Good Night Oppy

After ten years of submitting proposals, California’s Jet Propulsion Labs finally got the go ahead from NASA to build robots to traverse the surface of Mars looking for evidence of life sustaining water.  They built ‘twin sisters’ named Spirit and Opportunity under a stressful timeline dictated by Mars’s orbit and launched them in 2003.  Against all odds, both landed safely on opposite sides of the planet, each expected to have a 90 day life-cycle.  Fifteen years later, the team had to tearfully tell their old friend, “Good Night Oppy.”

Laura's Review: B+

Cowriter (with editor Helen Kearns)/director Ryan White ("Good Ol' Freda") has fashioned an emotional tribute to the engineers and scientists who accomplished an incredible Mars mission, becoming a family in the process.  It’s not just the filmmakers, but the technical team they’re documenting, responsible for the anthropomorphization of the Mars Rovers 'twin sisters' Spirit and Opportunity, both seemingly designed to resemble Pixar's WALL-E, but by the time the documentary has ended you, too, will feel like you’ve lost a little buddy.

White mainly shuttles from a round robin of mission folks including Jet Propulsion Labs' Mission Manager Jennifer Trosper, Lead Systems Engineer Rob Manning, Principal Scientist Steve Souyres, two Rover ‘drivers,’ and two female teens inspired by the project who become part of the team to photo-realistic animation of the Rovers on their journeys by Industrial Light & Magic with Angela Bassett’s narration connecting the various perspectives.   He packs an enormous amount of information into his 105 minute running time without ever forgetting to entertain with little tidbits like Oppy’s autonomous system needing to be reassured she may proceed after becoming alarmed by her own shadow.

The film that grabs us from the onset with the sight of Oppy trundling along Mars’ surface to her wake-up song, the B-52's 'Roam,' also informs us that because a day on Mars, called a SOL, is 40 minutes longer than a day on Earth, the daily meeting scheduled for noon on one week shifts to midnight over time, the team having to work on another planet’s schedule suffering the equivalent of jet lag.  They hit many obstacles along the way, the first being Spirit’s wonky behavior after hitting a rock, causing the Rover to continually crash and reboot, draining her solar power.  The team ‘puts her to sleep,’ praying she will boot up correctly and having to wait for her hoped for transmissions to reach them (her chosen wake-up song is Abba’s ‘SOS’).  When her front wheel breaks, someone’s description of the problem as being like one of those disabled shopping carts leads to the solution of driving her backwards.  Oppy gets stuck literally spinning her wheels, so the team recreates conditions back on Earth to figure out how to get the tractionless wheels out of the jam.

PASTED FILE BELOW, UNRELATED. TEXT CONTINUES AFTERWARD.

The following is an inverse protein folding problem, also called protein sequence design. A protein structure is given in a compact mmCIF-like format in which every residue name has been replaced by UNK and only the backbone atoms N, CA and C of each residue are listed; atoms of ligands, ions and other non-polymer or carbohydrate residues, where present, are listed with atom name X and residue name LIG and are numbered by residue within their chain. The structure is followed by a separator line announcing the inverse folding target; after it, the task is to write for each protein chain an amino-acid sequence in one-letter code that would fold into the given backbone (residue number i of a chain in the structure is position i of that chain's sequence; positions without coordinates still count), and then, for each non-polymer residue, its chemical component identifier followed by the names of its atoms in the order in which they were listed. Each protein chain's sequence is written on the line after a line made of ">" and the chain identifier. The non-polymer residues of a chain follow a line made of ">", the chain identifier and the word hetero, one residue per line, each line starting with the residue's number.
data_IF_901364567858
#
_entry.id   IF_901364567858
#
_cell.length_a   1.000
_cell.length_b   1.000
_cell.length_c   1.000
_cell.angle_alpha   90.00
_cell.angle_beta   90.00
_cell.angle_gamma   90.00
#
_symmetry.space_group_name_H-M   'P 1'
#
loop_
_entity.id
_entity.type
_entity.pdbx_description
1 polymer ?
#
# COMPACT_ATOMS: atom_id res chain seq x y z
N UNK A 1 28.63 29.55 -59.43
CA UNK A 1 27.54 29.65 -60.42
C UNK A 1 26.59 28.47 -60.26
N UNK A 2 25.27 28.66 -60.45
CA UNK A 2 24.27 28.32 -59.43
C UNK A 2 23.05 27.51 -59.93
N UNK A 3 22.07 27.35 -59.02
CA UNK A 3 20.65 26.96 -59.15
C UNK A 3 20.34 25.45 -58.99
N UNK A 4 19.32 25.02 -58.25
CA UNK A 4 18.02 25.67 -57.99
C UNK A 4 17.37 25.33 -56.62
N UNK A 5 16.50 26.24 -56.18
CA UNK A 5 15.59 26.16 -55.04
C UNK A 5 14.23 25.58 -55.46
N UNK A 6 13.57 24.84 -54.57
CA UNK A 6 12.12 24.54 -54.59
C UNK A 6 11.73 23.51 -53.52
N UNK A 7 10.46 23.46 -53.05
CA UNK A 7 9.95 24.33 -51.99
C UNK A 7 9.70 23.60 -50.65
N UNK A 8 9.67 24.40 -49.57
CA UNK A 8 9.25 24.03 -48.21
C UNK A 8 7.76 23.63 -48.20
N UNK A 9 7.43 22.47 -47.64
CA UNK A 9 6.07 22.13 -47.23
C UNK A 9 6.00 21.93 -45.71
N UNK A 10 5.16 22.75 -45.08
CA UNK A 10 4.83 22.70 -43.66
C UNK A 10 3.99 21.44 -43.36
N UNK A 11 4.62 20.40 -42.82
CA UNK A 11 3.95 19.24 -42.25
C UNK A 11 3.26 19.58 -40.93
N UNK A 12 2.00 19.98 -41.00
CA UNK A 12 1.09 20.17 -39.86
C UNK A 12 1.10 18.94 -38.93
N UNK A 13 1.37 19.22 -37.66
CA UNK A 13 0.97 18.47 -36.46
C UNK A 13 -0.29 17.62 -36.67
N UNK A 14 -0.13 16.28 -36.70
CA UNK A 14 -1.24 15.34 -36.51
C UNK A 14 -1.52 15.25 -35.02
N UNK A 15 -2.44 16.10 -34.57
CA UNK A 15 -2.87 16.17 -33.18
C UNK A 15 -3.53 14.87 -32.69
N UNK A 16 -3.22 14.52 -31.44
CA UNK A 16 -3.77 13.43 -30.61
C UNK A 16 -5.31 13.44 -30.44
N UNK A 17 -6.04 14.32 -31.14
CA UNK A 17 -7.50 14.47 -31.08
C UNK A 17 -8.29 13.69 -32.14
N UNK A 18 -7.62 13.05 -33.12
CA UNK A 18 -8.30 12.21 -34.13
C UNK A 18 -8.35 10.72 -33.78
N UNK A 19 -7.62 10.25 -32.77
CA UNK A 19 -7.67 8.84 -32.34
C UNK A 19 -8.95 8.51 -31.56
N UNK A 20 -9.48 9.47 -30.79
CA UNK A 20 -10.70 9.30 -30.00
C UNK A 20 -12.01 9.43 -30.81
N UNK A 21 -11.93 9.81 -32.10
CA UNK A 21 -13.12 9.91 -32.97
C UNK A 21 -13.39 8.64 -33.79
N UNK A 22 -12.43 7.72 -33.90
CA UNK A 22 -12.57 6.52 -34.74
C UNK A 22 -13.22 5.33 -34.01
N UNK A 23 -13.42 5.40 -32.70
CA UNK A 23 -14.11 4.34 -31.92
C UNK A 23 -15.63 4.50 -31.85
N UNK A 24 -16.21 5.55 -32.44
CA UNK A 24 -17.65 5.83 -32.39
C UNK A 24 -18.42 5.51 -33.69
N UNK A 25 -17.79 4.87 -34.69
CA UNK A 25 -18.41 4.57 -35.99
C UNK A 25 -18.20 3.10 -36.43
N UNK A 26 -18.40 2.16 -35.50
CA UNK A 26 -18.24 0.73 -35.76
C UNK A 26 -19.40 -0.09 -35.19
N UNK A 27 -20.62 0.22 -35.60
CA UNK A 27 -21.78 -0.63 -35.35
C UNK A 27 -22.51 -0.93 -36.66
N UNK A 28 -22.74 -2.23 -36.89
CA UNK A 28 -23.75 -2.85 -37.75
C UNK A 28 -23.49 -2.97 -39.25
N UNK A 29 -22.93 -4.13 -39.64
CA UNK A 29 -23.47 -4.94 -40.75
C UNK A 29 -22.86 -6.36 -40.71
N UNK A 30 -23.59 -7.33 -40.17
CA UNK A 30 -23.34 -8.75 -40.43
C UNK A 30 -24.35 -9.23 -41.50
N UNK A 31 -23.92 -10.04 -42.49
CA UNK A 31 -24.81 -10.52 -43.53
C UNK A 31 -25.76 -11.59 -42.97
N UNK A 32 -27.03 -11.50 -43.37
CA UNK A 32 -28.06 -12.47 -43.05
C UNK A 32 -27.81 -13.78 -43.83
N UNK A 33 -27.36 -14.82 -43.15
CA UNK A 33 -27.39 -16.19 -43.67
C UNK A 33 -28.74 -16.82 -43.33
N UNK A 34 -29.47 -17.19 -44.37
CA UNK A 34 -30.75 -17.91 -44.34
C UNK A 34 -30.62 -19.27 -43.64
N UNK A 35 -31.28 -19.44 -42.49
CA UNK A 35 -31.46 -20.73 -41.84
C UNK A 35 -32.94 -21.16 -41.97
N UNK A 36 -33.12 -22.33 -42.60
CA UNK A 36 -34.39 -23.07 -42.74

The Rovers’ longevity is aided by an unexpected source – the ferocious dust devils which clean the surface of their solar panels – and although Spirit gives up the ghost in 2011, Oppy keeps on going, traveling farther and farther to the craters where bedrock provides ‘geological truths.’  It is on SOL 3300, 9 years after landing, that Oppy, suffering from ‘arthritis’ and ‘memory loss,’ finds the clay providing evidence of life-sustaining water.

With the plucky little Rover about to hit SOL 5000, her 14th year exploring Mars, the scientific team honors the engineering team’s odd request, programming Oppy to take a ‘selfie’ with a partially disabled arm – it’s a moving moment, the team able to see the Rover for the first time since 2003.  Souyres is called upon to pick his first wake-up call and Oppy’s last with Billie Holliday's 'I'll Be Seeing You.'  It’s a melancholy scene, but White ends on an upbeat note, the 2020 launch of a new Rover, Perseverance.

Robin's Review: B+

In January 2004, the Mars Exploration Rover mission landed two vehicles, Spirit and Opportunity, on opposite sides of the Red Planet. The dual mission was scheduled to last for just 90 days of operation before the ‘bots ran down - but one continued to explore and gather and broadcast data to earth for 15 YEARS before we said “Good Night Oppy.”

Documentary filmmaker Ryan White and his team (which includes Angela Bassett as the film’s narrator) tell the life story of the little robot that could – and did so for 60 times its original expected life span. (Oppy’s sister ‘bot, Spirit, lasted for eight years – no slouch, she.)

I say “life story” because the filmmakers treat the title subject, and do an excellent job of it, as the life of a human being. We see the project’s conception, starting with a blank white board. From there we watch as our little robots develop (gestate?), with Spirit the test ‘bot and Oppy the beneficiary of her trial and error. We move on to the launch (birth) to Mars, the landing and the parallel missions where the ‘bots grow and mature. Finally, as they reach the end of the mission, old age (arthritis and memory loss) takes hold. I invested in these little robots’ lives, especially Oppy, and did not want to see them go.

We watch the “parents” of Oppy and Spirit – the teams who saw them through their lives - as they, too, grow and change. Those teenagers who watched and were inspired by the Mars Rover project launch became the mission specialists who oversaw Oppy and Spirit’s long and illustrious lives. They invested their lives into the lives of their robotic explorers and the joy in their “job” is palpable, with every success and failure.

I have been a big fan of man going off to space since I was a kid reading Isaac Asimov and Robert Heinlein. So, “Good Night Oppy” is a no brainer to me, the fan. But, I was not prepared for the emotions the filmmakers got out of me watching the life story of the little robot that could.

Amazon Studios releases "Good Night Oppy" in theaters on 11/4/22 and on Prime on 11/23/22.